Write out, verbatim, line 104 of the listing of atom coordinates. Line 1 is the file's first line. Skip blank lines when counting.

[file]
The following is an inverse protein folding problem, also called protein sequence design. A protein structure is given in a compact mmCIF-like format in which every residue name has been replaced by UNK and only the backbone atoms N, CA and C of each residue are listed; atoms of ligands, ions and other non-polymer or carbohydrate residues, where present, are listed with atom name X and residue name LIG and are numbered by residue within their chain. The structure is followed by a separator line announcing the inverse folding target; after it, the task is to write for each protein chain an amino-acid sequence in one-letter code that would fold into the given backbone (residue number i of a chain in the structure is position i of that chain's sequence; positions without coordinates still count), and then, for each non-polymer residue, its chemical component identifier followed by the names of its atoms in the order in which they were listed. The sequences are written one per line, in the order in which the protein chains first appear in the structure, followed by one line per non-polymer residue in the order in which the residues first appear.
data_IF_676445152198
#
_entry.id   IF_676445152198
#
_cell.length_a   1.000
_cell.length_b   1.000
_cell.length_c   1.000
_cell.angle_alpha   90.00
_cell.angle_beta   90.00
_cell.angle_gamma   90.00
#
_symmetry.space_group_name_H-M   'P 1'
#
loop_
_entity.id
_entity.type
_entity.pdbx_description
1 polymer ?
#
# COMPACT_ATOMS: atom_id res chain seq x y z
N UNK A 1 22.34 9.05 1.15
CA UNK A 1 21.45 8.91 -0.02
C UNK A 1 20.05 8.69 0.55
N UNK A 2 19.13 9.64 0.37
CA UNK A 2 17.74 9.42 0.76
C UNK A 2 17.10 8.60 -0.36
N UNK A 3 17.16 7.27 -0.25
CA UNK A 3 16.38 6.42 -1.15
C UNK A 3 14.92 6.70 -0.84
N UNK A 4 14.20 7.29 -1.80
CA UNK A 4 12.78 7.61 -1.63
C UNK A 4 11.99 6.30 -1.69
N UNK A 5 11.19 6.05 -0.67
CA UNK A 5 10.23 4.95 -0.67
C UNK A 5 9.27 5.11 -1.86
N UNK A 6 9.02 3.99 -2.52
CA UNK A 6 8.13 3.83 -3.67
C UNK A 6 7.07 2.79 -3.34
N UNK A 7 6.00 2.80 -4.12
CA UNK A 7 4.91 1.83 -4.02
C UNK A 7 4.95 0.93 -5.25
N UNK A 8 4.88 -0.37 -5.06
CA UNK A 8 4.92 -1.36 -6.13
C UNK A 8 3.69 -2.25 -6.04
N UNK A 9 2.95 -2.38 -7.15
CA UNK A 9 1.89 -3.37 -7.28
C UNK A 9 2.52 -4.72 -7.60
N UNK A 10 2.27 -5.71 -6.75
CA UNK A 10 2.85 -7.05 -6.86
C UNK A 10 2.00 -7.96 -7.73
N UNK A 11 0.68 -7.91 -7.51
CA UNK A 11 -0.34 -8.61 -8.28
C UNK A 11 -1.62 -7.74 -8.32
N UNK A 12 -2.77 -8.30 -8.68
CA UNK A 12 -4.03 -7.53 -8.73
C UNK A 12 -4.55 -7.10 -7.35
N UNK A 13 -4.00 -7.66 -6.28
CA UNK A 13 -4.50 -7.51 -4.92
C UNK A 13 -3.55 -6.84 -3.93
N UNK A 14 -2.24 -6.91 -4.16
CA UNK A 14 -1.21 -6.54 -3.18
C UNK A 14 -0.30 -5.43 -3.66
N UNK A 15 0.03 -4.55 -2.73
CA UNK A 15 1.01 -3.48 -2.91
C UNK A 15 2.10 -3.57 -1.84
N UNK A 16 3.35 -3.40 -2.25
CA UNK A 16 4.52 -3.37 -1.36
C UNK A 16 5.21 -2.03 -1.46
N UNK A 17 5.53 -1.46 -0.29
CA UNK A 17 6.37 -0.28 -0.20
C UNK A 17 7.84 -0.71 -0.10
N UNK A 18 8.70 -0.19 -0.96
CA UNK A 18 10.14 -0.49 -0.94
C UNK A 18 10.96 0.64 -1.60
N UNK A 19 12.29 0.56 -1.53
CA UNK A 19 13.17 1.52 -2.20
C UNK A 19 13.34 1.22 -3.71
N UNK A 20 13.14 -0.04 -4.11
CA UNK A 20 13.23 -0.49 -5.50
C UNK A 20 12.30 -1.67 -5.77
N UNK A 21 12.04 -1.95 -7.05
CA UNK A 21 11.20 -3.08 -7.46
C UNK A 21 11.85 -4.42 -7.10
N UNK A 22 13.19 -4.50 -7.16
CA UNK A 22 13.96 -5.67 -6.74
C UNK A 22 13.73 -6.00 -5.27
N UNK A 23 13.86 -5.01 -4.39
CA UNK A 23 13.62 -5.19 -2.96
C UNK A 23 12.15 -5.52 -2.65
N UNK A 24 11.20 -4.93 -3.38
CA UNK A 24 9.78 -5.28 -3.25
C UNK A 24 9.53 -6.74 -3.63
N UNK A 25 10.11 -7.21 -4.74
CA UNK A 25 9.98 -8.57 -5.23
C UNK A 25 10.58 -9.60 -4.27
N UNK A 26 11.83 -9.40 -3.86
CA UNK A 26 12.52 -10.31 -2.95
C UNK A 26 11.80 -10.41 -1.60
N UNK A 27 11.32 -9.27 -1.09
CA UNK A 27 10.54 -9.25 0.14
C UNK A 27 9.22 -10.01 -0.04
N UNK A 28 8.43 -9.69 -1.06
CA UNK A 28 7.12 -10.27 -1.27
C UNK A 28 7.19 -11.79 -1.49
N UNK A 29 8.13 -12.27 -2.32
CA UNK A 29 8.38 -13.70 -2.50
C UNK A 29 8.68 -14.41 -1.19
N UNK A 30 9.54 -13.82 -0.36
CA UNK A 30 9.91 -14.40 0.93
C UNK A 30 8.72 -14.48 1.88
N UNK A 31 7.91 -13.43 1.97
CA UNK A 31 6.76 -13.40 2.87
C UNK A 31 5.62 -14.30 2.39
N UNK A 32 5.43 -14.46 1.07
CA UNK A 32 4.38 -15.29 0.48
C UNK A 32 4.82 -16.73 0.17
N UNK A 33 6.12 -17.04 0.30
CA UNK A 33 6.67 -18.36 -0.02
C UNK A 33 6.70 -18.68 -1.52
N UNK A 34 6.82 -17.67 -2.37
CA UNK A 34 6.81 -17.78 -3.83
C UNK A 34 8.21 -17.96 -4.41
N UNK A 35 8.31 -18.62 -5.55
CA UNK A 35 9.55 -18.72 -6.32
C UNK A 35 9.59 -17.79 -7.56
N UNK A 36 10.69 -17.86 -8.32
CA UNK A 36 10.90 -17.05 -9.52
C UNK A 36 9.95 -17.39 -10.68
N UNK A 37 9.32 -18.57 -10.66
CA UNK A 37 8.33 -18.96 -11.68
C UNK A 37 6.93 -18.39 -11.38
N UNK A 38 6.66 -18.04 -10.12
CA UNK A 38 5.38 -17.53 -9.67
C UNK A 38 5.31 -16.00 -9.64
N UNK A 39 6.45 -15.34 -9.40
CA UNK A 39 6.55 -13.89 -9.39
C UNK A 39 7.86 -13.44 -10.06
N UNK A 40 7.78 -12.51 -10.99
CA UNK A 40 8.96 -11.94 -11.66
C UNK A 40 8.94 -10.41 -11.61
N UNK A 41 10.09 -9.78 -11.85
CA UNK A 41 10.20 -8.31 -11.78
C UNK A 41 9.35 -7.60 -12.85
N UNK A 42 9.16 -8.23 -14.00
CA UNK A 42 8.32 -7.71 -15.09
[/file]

CA UNK A 28 7.12 -10.27 -1.27